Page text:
Did anybody see 60 Minutes last night? I don’t often get to watch it, but it came on right after that amazingly hard-hitting football game between the Baltimore Ravens and Tennessee Titans.I have to say, the Pittsburgh Steelers are probably the only team in the NFL that doesn’t mind playing the Ravens right now. Some of the hits in yesterday’s game were painful to watch. If Ray Lewis ever hit me like that guy he blew up on the sideline (helmet flew off), there’d be a new editor for Daily Profit.

Anyway, 60 Minutes ran an excellent piece on the run in oil prices from 2005 – 2008. And guess what? It was all Enron’s fault! 

Apparently, in 2000, old Kenny boy successfully lobbied to have certain regulations of futures trading on private electronic exchanges removed. Enron, as we know, was big into energy trading, and they apparently had a means of working prices higher. But they needed secrecy to do it.  

The test case for Enron was the summer of 200X, when electricity prices in California shot though the roof and Pacific Gas & Electric (PGE) was forced into bankruptcy. When Enron got its come-uppance, the Enron traders who knew how to orchestrate these massive price increases went to work – you guessed it – at Goldman Sachs, Morgan Stanley, JP Morgan and other investment banks. Oil prices started running shortly after that… 

*****Now, I have no problem with speculating on prices. It is every investor’s right to put their money at risk based on what they believe. But the type of speculation that 60 Minutes report alleges is completely different. 
We’re talking about massive institutionalized price manipulation. Remember when Goldman Sachs (NYSE:GS) was making its “super spike” forecasts? First, oil was going to $100. Then it was $130. Goldman finally went as high as $200 a barrel. Morgan Stanley only got as high as $150. (Apparently, they weren’t as greedy as Goldman.) 
These forecasts were all based on rising demand from China and India. Even though for the entirety of 2008, when oil prices went absolutely bonkers, the EIA was reporting that supply was rising and demand was falling. I vividly remember OPEC’s repeated assertions that the oil markets were well-supplied.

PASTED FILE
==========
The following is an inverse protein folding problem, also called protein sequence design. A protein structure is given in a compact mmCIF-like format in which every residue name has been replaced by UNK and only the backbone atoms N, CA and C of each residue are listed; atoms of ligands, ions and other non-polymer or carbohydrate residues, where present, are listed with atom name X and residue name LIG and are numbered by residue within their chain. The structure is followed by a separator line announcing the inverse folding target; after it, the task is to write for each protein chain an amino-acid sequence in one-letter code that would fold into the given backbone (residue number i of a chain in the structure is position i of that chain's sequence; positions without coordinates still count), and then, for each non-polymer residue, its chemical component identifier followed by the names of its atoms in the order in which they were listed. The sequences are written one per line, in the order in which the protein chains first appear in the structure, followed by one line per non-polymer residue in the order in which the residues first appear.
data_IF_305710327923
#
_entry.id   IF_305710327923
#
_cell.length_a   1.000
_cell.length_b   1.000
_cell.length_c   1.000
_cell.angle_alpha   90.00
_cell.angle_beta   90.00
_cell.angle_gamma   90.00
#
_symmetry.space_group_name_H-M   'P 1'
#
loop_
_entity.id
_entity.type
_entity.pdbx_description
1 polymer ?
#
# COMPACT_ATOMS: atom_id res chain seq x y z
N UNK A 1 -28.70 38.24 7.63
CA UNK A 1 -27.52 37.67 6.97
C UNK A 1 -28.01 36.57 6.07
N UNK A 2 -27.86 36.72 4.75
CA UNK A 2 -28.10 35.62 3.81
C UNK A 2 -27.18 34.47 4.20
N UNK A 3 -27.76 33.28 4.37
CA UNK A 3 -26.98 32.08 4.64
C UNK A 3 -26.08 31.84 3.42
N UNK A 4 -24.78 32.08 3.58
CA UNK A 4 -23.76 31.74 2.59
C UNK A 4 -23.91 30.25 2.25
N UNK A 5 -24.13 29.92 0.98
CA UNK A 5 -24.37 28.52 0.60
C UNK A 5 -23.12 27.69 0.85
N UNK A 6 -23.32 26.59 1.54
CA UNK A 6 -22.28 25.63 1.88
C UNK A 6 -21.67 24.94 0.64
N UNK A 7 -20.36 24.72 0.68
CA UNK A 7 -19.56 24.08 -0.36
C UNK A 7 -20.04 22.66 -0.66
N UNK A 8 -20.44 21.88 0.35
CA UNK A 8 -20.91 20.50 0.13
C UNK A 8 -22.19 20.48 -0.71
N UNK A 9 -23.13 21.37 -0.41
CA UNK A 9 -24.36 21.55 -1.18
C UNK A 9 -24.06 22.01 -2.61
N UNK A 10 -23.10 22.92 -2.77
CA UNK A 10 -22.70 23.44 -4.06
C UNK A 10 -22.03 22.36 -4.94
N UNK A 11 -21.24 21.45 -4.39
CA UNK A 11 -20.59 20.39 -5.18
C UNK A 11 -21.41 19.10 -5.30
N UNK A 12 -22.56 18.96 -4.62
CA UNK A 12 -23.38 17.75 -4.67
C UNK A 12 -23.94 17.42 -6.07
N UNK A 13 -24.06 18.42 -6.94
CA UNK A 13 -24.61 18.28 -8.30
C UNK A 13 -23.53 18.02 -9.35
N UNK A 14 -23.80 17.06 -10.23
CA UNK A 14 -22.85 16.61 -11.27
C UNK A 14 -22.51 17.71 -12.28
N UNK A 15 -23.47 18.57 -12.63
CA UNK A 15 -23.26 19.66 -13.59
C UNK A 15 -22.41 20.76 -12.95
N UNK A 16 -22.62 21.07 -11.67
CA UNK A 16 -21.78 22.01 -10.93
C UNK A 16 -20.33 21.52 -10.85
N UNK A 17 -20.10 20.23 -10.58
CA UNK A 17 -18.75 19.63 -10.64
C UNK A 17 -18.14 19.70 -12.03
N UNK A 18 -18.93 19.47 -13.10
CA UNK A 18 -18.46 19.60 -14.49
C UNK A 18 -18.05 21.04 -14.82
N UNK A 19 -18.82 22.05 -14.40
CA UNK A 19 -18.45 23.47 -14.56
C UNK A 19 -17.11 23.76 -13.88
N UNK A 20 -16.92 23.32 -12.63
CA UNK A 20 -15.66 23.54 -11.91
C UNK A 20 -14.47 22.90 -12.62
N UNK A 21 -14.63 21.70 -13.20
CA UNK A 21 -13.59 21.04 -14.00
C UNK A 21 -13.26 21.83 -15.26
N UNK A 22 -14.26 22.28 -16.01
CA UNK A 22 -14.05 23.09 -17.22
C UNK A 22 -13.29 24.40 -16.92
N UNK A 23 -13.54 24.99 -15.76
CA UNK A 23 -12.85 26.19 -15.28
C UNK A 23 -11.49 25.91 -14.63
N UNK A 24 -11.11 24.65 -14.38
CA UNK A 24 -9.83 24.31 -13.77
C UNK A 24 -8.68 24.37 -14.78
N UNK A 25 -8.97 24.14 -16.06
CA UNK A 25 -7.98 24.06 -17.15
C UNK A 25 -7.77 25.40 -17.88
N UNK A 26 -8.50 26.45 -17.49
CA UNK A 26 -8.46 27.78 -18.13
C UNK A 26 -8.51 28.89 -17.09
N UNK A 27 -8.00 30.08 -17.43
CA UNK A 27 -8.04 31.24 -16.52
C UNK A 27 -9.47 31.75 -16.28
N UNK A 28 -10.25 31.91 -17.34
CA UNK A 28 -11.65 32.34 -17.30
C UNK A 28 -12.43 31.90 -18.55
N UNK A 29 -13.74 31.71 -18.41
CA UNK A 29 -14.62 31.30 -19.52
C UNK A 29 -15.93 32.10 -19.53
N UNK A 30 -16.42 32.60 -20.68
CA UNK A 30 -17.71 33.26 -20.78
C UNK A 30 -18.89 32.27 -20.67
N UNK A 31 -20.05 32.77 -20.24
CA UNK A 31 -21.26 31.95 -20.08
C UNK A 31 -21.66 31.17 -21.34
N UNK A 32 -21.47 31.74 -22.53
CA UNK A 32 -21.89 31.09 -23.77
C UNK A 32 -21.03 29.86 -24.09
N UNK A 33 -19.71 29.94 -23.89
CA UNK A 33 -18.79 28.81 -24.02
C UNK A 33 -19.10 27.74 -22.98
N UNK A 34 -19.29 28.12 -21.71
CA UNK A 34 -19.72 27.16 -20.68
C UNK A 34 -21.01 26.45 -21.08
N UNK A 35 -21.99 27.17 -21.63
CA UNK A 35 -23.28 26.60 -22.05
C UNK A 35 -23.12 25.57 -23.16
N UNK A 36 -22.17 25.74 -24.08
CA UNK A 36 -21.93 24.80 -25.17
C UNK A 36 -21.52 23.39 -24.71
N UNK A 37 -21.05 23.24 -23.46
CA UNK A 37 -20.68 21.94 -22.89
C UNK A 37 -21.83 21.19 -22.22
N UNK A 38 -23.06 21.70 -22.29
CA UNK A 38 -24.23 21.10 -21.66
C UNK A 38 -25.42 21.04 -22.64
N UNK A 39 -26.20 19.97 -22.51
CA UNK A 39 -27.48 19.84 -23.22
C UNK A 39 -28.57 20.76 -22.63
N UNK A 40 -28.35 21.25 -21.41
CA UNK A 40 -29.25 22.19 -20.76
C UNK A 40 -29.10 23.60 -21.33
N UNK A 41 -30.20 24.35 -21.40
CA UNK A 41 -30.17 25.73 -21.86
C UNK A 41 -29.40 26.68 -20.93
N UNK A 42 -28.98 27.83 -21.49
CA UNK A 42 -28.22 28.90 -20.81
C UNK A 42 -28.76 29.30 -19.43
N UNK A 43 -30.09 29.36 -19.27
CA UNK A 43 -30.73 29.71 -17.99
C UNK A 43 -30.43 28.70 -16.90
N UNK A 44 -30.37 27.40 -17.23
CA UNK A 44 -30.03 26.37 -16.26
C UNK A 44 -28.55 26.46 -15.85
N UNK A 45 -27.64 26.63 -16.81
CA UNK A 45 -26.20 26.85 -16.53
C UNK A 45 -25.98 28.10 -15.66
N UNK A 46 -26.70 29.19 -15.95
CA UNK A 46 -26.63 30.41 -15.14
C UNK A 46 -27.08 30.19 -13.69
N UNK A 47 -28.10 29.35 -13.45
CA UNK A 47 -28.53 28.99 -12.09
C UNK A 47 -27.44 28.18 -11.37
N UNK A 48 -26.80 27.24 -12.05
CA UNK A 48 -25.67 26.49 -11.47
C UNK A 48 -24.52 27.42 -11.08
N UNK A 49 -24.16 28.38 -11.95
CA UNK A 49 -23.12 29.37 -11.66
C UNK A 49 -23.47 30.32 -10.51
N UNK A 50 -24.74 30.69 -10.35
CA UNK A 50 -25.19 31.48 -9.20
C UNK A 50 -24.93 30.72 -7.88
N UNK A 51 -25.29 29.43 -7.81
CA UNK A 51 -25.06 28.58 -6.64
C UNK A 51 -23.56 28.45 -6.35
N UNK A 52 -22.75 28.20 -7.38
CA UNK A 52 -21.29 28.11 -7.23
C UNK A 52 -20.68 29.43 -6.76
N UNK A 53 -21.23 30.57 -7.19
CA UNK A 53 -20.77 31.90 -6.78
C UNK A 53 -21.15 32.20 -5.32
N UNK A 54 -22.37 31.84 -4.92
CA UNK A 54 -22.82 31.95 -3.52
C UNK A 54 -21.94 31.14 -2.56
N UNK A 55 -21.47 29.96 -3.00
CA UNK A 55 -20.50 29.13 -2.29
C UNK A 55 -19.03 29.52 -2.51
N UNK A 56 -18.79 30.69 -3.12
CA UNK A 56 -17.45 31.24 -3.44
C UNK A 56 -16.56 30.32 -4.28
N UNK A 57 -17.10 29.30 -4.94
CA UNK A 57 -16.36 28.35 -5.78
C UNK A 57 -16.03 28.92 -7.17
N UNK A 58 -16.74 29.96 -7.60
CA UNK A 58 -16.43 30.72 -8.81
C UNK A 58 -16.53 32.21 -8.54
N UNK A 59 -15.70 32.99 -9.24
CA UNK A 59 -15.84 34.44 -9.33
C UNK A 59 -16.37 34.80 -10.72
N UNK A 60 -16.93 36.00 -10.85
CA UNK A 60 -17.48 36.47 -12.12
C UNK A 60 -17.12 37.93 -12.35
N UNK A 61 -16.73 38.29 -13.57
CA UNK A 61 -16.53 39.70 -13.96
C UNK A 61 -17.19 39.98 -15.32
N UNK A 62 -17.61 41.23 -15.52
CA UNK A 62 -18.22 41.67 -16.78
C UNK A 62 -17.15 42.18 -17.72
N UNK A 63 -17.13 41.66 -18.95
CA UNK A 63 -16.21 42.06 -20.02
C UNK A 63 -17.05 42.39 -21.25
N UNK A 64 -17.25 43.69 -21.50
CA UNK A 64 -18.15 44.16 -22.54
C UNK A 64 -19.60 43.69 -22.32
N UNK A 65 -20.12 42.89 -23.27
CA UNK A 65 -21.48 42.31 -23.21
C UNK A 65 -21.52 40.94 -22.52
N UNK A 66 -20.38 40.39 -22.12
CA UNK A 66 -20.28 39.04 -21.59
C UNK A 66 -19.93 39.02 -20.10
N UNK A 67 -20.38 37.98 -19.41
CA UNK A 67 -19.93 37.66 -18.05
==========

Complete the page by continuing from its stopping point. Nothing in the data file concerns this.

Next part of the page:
*****It’s pretty easy to imagine how Wall Street’s investment banks were able to pull off this massive fraud. They put out research calling for higher prices, put their money to work, and then hit the phones, encouraging every investor they can to get long oil. 
It’s remarkably similar to how these same investment banks parlayed ridiculously bullish research on Internet companies to land multi-million dollar investment banking deals. The research departments were separated from investment banking. But that didn’t stop the research divisions from supporting the big banks trading activities. 
*****Now we’re getting to an issue that’s come up in Daily Profit in the past – free markets. I will argue until my dying day that a truly free market is every bit as idealist a dream as Lenin’s communism, Jefferson’s democracy or Adam Smith’s capitalism. There’s a little thing called human nature that will always, absolutely, get in the way of an ideal anything. Aristotle knew it. And yet we continue to struggle with the idea. 
Regulated capitalism is the only way to go. The human of emotions of greed and the desire for power will trump any moral system, every time. Were it not for regulations and prohibitions against monopolies, we’d have an emperor Vanderbilt, Rockefeller, or Carnegie right now. 
*****The one thing that 60 Minutes glossed over in its report was Goldman Sachs. During oil’s run, Goldman built the world’s largest energy trading department. It also made the most outrageous forecasts for oil prices. And who was CEO at the time? Why, it was Treasury Secretary Henry Paulson. 
*****So now we have to wonder what the future holds for oil prices. As you know, I’ve been lukewarm on the sector for the near future. The massive wealth destruction that’s occurred at hedge funds and other institutional investors, combined with demand destruction, should keep a lid on the speculation that helped drive oil prices higher for some time. 
But as with any lie, there’s always a kernel of truth. And in this case, demand from China, India and other emerging economies will return. In the meantime, let’s go ahead and take our profits from Graham Corp (AMEX:GHM). As always, I’d love to hear how you did with this stock. 
*****Are you getting bad advice from your financial planner? Does he or she not know where to turn for profitable investments? Then join me, Ian Wyatt, as I put up $100,000 of my own money to show individual investors how to grow their wealth. We’re kicking off Ian Wyatt’s $100,000 Recovery Portfolio with a special Video Event on January 22, 2009 at 6 pm ET. It’s completely free and the pre-registration period has begun. If you’d like to attend, here’s the LINK 
*****Well, I did it again. Every time I think I’m going to get to your emails, some other pressing topic seems to come up. I greatly appreciate Daily Profit readers taking the time to write.  
Published by Wyatt Investment Research at